There are a lot of programs to play and learn how to code. First and foremost I would suggest going to code.org as this is an amazing website dedicated to coding.  I would also suggest connecting with Brian Aspinall (@mraspinall) and Lisa Ann Flyod (@lisanneflyod). 
There are also some great iPad apps: 
Lightbot
Hopscotch
Scratch Jr
Code.org has an app too. 
There are also many computer programs out there but one that I love is scratch.
So how did I start?
To be honest I just thought I would jump in but then had to rethink that plan as I really had no idea what I was doing. So the first step was coming up with an idea. At the moment we are studying measurement. I thought this would be a cool way to introduce coding and measuring concepts, especially non-standardize measuring. 
So my assignment was: Measure the span of your hand.
Step 1: I allowed the students to explore the program of scratch. I think that it is important for students to explore the programs they are using, as they will do this anyways may as well give them time to do so. 
Step 2: Gave them a set of challenges:  (import a picture, draw a line, make a scratch move, and add a sprite)
Step 3: Write a program that would measure the span of your hand. (first test) (second attempt)
This process was amazing; however, it wasn’t until I tweeted our first program to a friend (Lisa and Brian) of mine that we started to see where we went wrong. This is also where I learned about adding variables to my code would help to improve it. To be honest I had no idea what variables meant.

This is the amazing part of sharing your ideas. Lisa offered us great advice and my students took the learning opportunity. Hear is what they did:

Lisa’s 

My Learning:
1) Students can do remarkable things:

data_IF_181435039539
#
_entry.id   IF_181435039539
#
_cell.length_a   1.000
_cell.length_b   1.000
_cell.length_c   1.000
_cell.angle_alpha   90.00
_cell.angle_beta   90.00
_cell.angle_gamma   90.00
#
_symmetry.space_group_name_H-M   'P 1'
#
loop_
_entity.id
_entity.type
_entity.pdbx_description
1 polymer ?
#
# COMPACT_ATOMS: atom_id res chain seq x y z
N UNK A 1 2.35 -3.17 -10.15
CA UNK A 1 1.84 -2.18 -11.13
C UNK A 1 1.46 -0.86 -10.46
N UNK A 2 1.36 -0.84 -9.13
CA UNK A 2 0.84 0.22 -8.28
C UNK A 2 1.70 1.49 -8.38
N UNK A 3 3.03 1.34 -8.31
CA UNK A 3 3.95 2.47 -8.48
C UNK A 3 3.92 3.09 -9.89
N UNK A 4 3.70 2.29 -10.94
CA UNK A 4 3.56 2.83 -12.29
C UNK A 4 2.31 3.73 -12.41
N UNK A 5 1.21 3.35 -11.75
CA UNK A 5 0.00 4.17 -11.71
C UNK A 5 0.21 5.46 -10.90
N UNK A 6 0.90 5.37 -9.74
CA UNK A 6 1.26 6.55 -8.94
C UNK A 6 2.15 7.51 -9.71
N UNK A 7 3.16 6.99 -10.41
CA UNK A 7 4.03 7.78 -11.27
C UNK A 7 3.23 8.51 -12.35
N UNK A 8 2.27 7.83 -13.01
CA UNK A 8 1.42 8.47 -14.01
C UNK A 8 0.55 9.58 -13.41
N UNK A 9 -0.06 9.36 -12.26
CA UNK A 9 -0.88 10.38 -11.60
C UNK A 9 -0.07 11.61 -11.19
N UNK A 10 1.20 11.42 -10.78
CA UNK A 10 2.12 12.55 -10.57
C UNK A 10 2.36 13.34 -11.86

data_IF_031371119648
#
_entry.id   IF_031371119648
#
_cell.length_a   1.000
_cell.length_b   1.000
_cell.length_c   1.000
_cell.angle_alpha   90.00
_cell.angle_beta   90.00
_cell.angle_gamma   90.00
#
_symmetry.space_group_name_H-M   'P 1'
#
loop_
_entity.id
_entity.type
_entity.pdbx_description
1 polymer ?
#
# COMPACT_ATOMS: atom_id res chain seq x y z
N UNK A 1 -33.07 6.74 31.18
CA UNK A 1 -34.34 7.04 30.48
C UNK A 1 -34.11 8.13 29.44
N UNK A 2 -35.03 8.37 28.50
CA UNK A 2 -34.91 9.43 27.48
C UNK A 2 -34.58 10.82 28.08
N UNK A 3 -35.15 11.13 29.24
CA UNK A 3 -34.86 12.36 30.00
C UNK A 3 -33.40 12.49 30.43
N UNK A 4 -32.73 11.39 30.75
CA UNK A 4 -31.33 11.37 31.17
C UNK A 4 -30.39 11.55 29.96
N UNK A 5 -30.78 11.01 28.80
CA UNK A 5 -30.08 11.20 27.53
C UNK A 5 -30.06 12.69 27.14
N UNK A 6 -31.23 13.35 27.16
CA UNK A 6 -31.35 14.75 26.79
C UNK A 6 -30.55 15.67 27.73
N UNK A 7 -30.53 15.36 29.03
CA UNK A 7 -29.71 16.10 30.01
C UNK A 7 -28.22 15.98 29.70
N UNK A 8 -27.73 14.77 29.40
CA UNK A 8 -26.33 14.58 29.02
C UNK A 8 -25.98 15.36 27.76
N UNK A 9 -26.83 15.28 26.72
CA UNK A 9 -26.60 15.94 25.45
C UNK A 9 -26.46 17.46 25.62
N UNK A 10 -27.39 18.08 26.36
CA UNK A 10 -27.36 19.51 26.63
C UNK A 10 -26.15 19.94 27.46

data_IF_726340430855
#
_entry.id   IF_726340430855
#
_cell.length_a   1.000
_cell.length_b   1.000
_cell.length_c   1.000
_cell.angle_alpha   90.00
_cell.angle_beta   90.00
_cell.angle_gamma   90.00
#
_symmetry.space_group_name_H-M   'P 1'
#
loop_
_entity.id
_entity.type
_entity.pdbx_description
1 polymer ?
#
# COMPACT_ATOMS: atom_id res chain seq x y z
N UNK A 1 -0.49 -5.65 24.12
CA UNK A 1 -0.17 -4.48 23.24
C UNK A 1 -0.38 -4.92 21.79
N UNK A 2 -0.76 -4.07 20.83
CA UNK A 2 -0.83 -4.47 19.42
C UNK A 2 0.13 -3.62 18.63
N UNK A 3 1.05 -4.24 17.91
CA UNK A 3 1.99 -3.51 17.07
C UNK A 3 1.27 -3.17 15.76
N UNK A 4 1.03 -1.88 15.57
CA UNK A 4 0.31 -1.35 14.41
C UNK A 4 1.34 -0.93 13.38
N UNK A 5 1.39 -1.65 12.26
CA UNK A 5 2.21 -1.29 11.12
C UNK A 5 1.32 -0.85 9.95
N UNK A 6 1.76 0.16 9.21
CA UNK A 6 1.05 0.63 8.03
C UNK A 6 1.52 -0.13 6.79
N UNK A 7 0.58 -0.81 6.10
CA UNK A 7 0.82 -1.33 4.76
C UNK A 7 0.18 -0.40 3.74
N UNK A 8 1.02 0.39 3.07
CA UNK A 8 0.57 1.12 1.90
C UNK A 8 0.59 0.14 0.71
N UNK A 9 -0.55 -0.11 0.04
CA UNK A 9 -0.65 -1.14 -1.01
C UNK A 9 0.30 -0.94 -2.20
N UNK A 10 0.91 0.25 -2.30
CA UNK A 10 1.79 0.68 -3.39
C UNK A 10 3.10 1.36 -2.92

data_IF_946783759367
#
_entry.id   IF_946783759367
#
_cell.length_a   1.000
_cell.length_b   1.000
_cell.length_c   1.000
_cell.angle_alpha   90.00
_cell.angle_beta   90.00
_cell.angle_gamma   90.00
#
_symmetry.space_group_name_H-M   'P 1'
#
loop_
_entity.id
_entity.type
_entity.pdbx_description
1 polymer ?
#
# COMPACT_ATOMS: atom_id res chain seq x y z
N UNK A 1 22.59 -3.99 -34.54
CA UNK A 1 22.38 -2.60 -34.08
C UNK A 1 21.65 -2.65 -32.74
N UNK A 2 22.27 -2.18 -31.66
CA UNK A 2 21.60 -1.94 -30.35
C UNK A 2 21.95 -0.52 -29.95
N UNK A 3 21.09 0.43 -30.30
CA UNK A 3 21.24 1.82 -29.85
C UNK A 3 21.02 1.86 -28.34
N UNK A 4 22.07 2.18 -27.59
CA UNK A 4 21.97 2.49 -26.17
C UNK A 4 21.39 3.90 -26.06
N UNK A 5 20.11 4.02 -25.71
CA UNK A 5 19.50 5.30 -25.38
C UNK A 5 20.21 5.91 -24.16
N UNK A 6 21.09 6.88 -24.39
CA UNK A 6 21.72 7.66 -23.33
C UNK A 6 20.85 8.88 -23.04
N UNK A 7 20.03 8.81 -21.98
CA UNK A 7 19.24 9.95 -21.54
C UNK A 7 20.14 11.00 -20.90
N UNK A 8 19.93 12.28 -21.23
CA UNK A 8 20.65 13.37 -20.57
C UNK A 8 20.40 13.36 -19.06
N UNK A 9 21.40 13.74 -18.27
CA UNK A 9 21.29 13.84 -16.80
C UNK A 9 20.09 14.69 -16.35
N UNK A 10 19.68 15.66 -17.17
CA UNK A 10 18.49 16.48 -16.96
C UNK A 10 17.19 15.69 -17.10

Don’t hold back because you don’t have a good understanding of coding. You will be surprised at what students can accomplish. 
2) Learn with the students and then share your learning:
Often through this process I was learning and working on the problem along with my students. As the students or I made a finding we stopped the class and talked about it. We even shared the links and had students remix the code. 
3) Plan the curriculum expectations before hand: 
Now make sure you have a plan of the big ideas in your mind. I often hear that these types of plans do not go well because the kids went wild or off task. If you don’t have a plan they will. Keep the curriculum in mind.
4) If at first you don’t succeed, try, try and try again.
Coding is worth it. It is such a rich task with high possibilities. I have made a lot of mistakes with coding in the classroom but to be honest even those mistakes the kids learned a lot both curriculum and with coding. 
Overall, adding coding to my classroom was a lot of fun and so worth the struggles. The students are so engaged in the lesson and learned a lot. In fact without thinking about it my students learned about the relationships between adding and subtracting, coordinate grids, negative numbers, Cartesian planes, what a pixel was, and how to find the distance of a line. AMAZING!!! 
I hope that you attempt some coding in the classroom and if you do I would love to see and hear what you have done.